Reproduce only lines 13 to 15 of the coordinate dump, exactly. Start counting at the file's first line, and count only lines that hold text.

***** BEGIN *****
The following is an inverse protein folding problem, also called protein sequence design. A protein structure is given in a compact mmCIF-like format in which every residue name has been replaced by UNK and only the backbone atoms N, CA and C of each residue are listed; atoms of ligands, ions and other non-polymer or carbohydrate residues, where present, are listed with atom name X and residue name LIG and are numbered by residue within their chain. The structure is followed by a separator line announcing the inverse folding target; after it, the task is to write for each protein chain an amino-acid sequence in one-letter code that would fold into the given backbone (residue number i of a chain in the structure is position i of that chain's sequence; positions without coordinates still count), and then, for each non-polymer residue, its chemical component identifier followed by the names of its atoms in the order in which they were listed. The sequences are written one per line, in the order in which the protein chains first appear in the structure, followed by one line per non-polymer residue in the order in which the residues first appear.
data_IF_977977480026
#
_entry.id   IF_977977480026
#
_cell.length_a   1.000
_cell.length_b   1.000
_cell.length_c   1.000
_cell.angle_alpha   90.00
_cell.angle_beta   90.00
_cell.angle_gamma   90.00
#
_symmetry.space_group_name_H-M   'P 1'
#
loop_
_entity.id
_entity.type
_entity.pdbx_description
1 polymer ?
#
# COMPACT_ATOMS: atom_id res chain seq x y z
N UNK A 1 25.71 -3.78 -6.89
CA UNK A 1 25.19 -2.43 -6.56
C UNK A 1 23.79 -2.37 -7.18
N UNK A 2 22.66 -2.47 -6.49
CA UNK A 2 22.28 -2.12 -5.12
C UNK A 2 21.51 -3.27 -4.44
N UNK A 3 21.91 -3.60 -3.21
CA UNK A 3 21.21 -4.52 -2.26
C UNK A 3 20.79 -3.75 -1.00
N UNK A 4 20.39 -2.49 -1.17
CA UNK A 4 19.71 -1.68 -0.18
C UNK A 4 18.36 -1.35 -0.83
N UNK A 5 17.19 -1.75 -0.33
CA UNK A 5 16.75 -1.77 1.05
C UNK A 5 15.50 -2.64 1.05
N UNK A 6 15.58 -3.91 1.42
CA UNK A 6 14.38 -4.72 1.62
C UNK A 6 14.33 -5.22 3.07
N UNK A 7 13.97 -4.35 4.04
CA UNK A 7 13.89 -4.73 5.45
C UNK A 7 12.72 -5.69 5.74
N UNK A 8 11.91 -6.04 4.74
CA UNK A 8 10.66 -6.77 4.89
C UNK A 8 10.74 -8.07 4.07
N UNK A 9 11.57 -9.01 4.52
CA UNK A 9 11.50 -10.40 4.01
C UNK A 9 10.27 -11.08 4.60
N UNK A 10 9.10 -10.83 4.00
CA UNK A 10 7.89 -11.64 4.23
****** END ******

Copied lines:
_symmetry.space_group_name_H-M   'P 1'
#
loop_